Emilie Friedlander, Independent Journalist / Podcaster / Strategist
💭 The Culture Journalist co-host shares her thoughts on the future of music journalism, Seinfeld, and SLIDE AWAY fest.
Thought Enthusiast is an AdHoc Project where we chat with fascinating thought leaders across various facets of music, tech, and culture whose work we admire, simply asking “what’s on your mind?” and “why do you care?” 💭
Emilie Friedlander is an independent journalist, podcaster and strategist who spent the 2010s working at places like Pitchfork, The FADER, and VICE, where she led the company’s electronic music vertical and worked as a lead story editor for VICE’s culture content. She also co-founded AdHoc, freelanced for places like the Guardian and the New York Times, and lived in the building that was home to the iconic venue 285 Kent before the neighborhood went to hell. These days, she cohosts The Culture Journalist, a podcast about culture in the age of platforms, and works as a strategist for Moon Phase Agency, an editorial studio she co-founded with Drew Millard and Leslie Horn Peterson.
🎯 Current focus
My podcast co-host Andrea Domanick and I just kicked off a new season of The Culture Journalist. Out first episode was a conversation with music journalist Eli Enis, who was the author of a big story at the end of last year about the big shoegaze revival that's currently being fueled by TikTok. For a musician's perspective, we also brought on DIIV drummer Ben Newman, who happens to be our new audio editor. We thought it would be interesting to talk about the current crop of young shoegaze musicians going viral on the platform in the context of an earlier wave of shoegaze-inspired bands, like DIIV and Nothing, that was associated more with the millennial generation and was rooted more in physical scenes. I love doing the pod because I love connecting the things we see on the surface of culture to the economic and technological forces that are swimming all around us.
🔮 The future of music journalism
Obviously, something on my mind right now is the future of music journalism and also culture journalism more broadly, especially in the wake of Condé Nast gutting Pitchfork and folding it into GQ. Things are pretty gnarly right now, probably gnarlier than ever, though I have to say it feels like we have come full-circle from the time when Ric and I first started AdHoc, which was sort of in the scrappy aftermath of the 2008 recession. I think over the next few years, we're going to see a lot of very cool independent media projects emerge from the rubble. I also think we're going to see a lot of institutions that you wouldn't expect to be in the business of journalism or criticism jumping into the game—not just because the field is wide open, with a lot of extremely talented people looking for work, but also out of necessity, because AI and a glut of meaningless SEO content is going to make it harder and harder for places to cut through the noise. I'm excited to be operating on both sides of that development, as someone involved in different independent media projects of my own and as a strategist for other people.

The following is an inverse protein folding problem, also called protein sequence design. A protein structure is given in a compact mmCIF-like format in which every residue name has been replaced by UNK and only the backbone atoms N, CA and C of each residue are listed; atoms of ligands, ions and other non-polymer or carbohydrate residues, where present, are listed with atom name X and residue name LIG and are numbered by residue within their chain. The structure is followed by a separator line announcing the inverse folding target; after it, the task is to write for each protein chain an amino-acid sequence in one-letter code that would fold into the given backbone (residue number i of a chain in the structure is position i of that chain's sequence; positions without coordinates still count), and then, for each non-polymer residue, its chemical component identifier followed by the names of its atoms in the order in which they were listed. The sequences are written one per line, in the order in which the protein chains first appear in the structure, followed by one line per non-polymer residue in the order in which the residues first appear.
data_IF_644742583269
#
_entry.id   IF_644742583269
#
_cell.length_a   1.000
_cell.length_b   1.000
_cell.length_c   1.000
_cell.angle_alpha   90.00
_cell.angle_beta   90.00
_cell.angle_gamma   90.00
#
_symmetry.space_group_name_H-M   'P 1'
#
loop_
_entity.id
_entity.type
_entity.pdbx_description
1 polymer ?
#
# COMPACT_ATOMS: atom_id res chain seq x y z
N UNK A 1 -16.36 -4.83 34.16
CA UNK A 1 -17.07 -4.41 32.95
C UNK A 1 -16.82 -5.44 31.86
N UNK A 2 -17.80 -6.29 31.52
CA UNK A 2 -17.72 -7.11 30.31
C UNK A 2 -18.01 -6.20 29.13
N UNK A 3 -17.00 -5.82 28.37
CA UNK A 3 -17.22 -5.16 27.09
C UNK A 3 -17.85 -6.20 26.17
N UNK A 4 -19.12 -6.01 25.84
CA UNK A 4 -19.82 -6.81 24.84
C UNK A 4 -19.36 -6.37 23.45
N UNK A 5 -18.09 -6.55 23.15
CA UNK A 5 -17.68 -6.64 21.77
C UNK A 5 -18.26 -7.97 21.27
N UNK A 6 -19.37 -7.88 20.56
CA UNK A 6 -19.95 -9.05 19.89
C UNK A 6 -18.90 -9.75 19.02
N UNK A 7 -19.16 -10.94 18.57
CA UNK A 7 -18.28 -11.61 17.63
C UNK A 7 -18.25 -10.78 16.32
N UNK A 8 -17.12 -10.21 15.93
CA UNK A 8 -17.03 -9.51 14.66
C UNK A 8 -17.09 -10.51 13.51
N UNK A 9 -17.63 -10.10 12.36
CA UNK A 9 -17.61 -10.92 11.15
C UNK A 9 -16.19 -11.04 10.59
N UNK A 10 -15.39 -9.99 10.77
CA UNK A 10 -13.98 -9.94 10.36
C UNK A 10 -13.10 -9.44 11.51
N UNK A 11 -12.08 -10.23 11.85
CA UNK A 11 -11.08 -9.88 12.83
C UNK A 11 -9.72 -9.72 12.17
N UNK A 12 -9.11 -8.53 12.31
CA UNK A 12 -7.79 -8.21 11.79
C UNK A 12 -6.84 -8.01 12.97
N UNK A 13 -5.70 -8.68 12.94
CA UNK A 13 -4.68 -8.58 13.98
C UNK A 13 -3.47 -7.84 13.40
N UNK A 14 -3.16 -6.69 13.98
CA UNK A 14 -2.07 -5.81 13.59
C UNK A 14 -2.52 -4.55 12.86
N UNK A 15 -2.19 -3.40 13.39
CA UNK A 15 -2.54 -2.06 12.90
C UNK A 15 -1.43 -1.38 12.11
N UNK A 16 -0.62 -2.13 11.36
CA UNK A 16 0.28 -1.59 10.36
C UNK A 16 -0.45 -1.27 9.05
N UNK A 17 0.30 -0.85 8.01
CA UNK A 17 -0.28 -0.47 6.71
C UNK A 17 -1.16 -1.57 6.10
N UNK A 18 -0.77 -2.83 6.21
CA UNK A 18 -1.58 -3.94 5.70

Bear with me on this, but over the past couple months, I've become really obsessed with this app called Betwixt, which is this very cool indie phone game that doubles as a tool for managing stress and anxiety and was designed by a former therapist. It's hard to describe exactly how it works, but it takes the form of a choose-your-own-adventure game that takes place in this imaginary snow-covered world called "the in-between," which feels like it is supposed to represent the human subconscious. It also has this gorgeous, piano-driven ambient score that I can't really get out of my head, and I've found it to be both very moving and very haunting.
📚 Brian Merchant’s Blood in the Machine
Ever since Brian Merchant published his new book, Blood in the Machine, I've been very interested in the 19th century luddite movement, and how we seem to be on the verge of a luddite revival of sorts. Importantly, as Brian's history reveals, the original luddites were never "anti-technology"—they were skilled machinists who were rebelling against specific technologies that their industrial-revolution-era bosses were using to put downward pressure on their wages or automate them out of a job. The analogy with AI and today's extractive Web2 platforms is real, and I think the book has been really important in reclaiming the term as something that doesn't have to be synonymous with throwing out your phone or something and opening up space for people to critique technologies that don't seem to be serving most people. We interviewed Brian on the podcast as well – check out that episode here.
🎶 SLIDE AWAY fest
Speaking of shoegaze and bringing together different generations of shoegaze artists, I'm really looking forward to SLIDE AWAY festival next month, which was curated by the band Nothing and is happening both here in Philly and in LA. The Philly edition is being headlined by the Swirlies, along with Nothing playing their 2014 album Guilty of Everything in full, and I'm really interested in how the curation is meant to represent Nothing's idiosyncratic interpretation of the genre's evolution through time, through something of a stateside lens, rather than simply rehashing a canon that begins with My Bloody Valentine's Loveless.
One thing I can't live without is Seinfeld. I've been falling to sleep to it every night for several years now, though sometimes I switch to Curb. I think it has something to do with comforting memories of growing up in NYC in the 90s.
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